Los Angeles looks a lot different than it did in 1992. The smoke and shattered glass are long gone, but the memories of the Los Angeles uprising, commonly known as the “L.A. riots,” have had lingering effects on black Angelenos.
Footage of four Los Angeles Police Department officers beating Rodney King kicked off Spike Lee’s great 1992 film, Malcolm X, months after the Los Angeles riots had died down. Now, 25 years later, he has directed Roger Guenveur Smith’s one-man show, Rodney King. Interestingly, Rodney King premieres on Netflix the day…
The civil unrest that followed the acquittal of four Los Angeles police officers whose brutal beating of Rodney King was caught on film has been etched into American history—“The Rodney King riots” shorthand for the events also known as the Los Angeles Uprising.
In 1992, Los Angeles erupted in violent opposition to the not guilty verdict for four police officers captured on video brutally beating Rodney King within an inch of his life. Twenty-five years later, there is no shortage of documentaries examining the Los Angeles riots.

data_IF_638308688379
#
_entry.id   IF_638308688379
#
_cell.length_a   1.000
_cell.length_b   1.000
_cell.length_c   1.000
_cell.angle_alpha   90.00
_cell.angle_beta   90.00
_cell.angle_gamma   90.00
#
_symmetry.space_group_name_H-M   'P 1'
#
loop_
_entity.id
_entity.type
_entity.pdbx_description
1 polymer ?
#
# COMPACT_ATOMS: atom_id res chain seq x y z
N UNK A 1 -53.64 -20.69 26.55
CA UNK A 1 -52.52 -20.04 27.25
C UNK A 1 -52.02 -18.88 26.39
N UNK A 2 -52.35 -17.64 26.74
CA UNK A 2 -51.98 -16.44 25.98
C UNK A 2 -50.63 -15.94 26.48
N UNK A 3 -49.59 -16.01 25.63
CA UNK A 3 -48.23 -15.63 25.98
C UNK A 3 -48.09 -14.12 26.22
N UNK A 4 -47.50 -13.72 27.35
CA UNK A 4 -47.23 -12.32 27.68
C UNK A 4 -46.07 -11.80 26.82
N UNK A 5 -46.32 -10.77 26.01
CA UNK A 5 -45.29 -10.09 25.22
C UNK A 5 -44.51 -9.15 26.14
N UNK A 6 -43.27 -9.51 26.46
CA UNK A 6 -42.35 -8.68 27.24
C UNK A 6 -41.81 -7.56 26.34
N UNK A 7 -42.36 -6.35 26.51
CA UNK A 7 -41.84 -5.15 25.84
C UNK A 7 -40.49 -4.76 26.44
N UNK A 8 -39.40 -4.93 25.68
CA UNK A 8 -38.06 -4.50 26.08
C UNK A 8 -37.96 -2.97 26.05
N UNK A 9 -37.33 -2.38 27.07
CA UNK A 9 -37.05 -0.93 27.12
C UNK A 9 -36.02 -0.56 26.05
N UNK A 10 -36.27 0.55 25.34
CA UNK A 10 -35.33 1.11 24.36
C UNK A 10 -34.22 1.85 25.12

April 29 marks the 25th anniversary of the 1992 Los Angeles uprising, also known as the Rodney King riots, and the man whose beating by police was captured on film and brought the topic of race to the forefront of the national conversation may soon be the subject of a new docuseries.
Twenty-five years after Rodney King was beaten in what has become one of the most infamous cases of police brutality in history, his daughter teamed up with the Los Angeles Police Department on Thursday to speak to young people about interacting with police.